Fluid scale and tokens: a match made in heaven

— 4 minute read

Trys and James from Clearleft shared their great new side project, Utopia with us all today.

Utopia emerges when designers and developers share a systematic approach to fluidity in responsive design. Instead of designing for x number of arbitrary breakpoints, we can design a system within which elements scale proportionally and fluidly

As the co-author of Every Layout, my head nearly fell off from all of the nodding when reading this because this is the exact sort of approach that we preach: setting some rules and letting the browser do the rest. In fact, that’s what my most recent talk, Keeping It Simple With CSS That Scales boils down to (amongst soft skills being one of the best CSS tools).

I’m obsessed with fluid type and forcing it into projects (much to poor Trys’ experience in a project we worked on together), because setting arbitrary sizes for type kills me.

The thing that really excites me though, is how this formula that Utopia provides, mixed with my little design token utility class generator, Goron, produces.

My gosh, pals, it’s magical. I’m in CSS heaven.

Size scales FTW permalink

With Goron, I base text sizes and spacing on a defined size scale, which is usually a Major Third Scale (Classic Scale). That part of the config—which is rem based—looks like this:

const sizeScale = {
'300': '0.8rem',
'400': '1rem',
'500': '1.25rem',
'600': '1.56rem',
'700': '1.95rem',
'800': '2.44rem',
'900': '3.05rem'

When I use the handy CSS Custom Properties that Utopia generates, my sizeScale looks like this:

const sizeScale = {
'300': 'var(--step--1)',
'400': 'var(--step-0)',
'500': 'var(--step-1)',
'600': 'var(--step-2)',
'700': 'var(--step-3)',
'800': 'var(--step-4)',
'900': 'var(--step-5)'

Instead of rigid—albeit still flexible by proxy of the rem unit—token classes, I have fluid token classes that scale.

How does this help? permalink

Take Hylia as an example. On that project, I have a component called .intro and inside there, the main heading for a page has the following sizing tokens like this:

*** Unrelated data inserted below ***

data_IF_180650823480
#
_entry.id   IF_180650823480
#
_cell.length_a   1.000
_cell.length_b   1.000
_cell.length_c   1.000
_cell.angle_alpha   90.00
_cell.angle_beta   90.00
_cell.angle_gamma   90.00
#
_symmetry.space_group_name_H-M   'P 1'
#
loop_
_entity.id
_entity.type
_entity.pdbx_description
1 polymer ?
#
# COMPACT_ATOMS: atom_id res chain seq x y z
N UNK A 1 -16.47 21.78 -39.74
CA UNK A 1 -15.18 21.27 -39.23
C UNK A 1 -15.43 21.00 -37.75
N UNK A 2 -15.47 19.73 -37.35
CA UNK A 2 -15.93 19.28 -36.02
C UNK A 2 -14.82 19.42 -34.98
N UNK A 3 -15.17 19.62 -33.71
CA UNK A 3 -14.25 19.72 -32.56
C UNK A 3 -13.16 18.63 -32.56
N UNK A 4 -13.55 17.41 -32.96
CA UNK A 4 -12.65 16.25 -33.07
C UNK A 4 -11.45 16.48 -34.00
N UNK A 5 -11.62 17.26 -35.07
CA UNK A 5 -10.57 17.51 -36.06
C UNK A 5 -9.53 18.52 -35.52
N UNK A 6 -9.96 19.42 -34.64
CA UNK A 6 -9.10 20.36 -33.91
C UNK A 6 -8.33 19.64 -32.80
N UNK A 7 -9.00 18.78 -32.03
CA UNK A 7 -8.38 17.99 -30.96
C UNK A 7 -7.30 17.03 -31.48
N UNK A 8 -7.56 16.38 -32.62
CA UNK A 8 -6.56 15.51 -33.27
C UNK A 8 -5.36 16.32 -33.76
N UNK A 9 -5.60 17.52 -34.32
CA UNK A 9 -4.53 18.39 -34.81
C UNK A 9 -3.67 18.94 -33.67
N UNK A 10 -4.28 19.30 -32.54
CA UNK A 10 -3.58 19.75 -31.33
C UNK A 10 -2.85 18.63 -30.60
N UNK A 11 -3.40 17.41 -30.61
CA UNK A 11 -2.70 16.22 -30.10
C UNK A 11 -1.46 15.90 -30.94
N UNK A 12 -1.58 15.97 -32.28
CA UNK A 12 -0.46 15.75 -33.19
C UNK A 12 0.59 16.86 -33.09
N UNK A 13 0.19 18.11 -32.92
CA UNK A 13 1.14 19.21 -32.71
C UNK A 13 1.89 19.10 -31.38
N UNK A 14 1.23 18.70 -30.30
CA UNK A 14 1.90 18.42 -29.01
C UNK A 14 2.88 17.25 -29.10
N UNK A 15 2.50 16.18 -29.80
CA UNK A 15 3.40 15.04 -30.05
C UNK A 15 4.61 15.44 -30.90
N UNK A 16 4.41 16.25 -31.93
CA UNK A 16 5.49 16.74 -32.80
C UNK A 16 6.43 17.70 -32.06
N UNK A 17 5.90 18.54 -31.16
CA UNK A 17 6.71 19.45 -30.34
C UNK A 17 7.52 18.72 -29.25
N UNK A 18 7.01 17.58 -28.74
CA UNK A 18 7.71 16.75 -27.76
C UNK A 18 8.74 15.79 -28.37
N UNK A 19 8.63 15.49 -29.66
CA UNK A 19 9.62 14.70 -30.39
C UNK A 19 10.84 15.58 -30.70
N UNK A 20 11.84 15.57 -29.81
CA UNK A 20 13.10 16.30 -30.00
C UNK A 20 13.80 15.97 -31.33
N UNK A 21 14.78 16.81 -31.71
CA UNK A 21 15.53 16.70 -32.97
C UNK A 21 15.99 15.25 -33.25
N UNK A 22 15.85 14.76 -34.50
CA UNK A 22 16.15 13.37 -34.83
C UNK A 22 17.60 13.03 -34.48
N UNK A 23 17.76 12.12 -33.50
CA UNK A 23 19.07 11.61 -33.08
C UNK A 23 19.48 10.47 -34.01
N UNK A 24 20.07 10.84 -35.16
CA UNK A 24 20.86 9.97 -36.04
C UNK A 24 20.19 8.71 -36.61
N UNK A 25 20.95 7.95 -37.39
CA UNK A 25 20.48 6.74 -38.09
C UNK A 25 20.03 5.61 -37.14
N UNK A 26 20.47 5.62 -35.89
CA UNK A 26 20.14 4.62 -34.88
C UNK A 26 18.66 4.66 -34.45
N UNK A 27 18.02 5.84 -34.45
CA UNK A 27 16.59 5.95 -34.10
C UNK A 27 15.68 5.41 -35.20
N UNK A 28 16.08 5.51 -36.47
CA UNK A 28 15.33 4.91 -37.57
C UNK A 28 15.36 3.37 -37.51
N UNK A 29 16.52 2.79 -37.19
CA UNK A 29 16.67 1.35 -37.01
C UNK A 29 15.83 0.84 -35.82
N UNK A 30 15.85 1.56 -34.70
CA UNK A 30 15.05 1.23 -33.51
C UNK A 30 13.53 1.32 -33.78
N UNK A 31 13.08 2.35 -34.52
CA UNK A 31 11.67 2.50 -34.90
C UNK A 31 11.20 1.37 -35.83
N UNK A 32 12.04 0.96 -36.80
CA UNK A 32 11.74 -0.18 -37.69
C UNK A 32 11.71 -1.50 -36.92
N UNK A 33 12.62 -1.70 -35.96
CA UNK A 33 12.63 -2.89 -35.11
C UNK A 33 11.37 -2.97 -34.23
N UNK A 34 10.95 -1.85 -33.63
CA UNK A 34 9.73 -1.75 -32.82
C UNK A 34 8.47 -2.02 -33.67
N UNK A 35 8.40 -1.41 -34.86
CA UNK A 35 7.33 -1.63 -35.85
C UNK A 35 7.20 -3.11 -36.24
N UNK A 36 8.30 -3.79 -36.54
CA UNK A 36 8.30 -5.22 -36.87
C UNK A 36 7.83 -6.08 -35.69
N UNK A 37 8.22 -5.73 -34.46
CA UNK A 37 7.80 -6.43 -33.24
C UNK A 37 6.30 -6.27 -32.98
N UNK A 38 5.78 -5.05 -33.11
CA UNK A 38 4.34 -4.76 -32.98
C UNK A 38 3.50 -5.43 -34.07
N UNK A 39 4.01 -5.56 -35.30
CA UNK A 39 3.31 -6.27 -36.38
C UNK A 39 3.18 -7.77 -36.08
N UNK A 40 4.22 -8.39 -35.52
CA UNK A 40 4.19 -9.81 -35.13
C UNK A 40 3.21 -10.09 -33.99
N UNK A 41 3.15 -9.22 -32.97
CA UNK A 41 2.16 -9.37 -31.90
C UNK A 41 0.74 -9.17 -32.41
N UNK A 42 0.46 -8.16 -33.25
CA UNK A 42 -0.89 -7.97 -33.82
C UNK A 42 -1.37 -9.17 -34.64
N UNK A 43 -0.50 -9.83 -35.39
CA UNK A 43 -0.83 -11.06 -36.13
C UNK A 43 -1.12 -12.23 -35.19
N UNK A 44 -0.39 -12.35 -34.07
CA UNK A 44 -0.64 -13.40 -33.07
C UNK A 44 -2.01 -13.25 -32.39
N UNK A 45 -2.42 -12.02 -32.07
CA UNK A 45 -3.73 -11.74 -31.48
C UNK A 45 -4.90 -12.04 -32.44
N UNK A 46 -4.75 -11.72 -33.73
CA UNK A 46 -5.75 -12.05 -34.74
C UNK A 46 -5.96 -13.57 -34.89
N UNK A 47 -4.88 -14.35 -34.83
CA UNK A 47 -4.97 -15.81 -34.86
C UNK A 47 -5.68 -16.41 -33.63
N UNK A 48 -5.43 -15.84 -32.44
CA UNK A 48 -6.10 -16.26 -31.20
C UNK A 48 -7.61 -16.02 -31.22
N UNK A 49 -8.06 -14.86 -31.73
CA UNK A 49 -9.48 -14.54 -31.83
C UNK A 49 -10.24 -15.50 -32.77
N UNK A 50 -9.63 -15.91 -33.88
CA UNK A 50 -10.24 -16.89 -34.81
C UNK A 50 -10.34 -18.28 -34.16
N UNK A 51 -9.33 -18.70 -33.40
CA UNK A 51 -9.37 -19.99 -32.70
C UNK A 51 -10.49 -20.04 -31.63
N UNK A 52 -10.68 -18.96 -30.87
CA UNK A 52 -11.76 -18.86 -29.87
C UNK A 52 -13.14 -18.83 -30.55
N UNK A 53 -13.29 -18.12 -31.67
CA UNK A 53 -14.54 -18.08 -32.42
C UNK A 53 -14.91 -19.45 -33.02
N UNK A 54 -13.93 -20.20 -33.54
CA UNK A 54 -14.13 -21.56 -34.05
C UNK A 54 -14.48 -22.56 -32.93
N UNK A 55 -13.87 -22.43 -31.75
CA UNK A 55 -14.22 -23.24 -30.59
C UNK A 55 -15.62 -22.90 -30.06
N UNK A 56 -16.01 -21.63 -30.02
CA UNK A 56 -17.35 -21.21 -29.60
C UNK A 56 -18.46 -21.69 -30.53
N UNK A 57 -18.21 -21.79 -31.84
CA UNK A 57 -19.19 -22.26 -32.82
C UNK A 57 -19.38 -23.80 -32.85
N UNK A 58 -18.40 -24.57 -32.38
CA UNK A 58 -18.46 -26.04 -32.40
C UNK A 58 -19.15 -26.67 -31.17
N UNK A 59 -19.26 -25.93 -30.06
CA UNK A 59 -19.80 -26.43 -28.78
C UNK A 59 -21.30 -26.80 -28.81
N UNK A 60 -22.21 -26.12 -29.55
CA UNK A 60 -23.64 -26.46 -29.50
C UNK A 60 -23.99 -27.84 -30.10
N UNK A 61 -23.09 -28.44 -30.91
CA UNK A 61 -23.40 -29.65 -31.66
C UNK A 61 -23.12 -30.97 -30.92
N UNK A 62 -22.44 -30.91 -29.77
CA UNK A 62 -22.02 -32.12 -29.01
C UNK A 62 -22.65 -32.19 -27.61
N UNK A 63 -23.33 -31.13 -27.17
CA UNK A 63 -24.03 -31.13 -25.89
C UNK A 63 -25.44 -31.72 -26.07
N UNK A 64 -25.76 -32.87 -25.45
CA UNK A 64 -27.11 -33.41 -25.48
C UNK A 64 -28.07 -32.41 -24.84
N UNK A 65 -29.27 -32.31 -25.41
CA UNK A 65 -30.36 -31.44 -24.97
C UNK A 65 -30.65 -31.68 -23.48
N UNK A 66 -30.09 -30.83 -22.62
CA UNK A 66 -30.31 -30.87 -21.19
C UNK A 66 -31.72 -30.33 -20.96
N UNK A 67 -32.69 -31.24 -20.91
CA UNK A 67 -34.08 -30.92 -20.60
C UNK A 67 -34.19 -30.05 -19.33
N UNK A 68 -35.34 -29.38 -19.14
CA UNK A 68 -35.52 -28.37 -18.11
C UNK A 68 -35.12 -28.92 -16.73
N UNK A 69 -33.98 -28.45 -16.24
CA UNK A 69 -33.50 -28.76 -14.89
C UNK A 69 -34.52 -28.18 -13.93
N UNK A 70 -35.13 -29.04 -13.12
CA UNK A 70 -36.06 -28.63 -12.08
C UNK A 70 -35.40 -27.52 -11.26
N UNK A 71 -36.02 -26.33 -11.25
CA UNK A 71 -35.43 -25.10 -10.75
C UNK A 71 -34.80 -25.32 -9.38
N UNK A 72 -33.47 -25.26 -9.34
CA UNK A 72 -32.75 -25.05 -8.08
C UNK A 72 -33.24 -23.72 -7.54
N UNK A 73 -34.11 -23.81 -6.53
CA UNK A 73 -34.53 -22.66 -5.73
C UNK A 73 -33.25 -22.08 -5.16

<h1 class="text-800 md:text-900">Lorem ipsum</h1>

This is because at smaller screens, the 900 item in the scale (3.05rem) is too big, so I use a responsive version of the token instead, setting 800(2.44rem) as the default.

With this new approach, I’d just use text-900, because I would have generated a fluid scale. This cuts down on generated classes, and importantly, media-queries, while simplifying the process of implementing a type scale. It also gives me consistent, fluid spacing. Holy moly.

Here’s a video of it on the very much in production, Piccalilli front-end:

The new Piccalilli homepage in a browser with a massive heading which reads “Dang Spicy tutorials and courses to level you up as a front⁠-⁠end developer and designer”. The browser is resized and that massive heading shrinks proportionally

Wrapping up permalink

Go and check out Utopia. I was lucky enough to work with both Trys and James on projects while doing freelance stuff for Clearleft, and I can tell you, there probably isn’t a better dream team for this sort of tool.

Another fluid type tool (and good looking paid service) that I have a lot of love for is Typetura, by typography and CSS maven, Scott Kellum (and co). Give that a look too.

For now, I’m going to think about creating a 2020 version of Keeping It Simple With CSS That Scales which goes into more depth about this sort of fluidity, Every Layout and the methodology, C-BEUT. Give me a shout if you want me to deliver it at your event.

Hi 👋, I’m Andy — an educator and web designer

I produce front-end development tutorials over at Front-End Challenges Club and Piccalilli. You can sign up for updates on Piccalilli to stay up to date with its progress.

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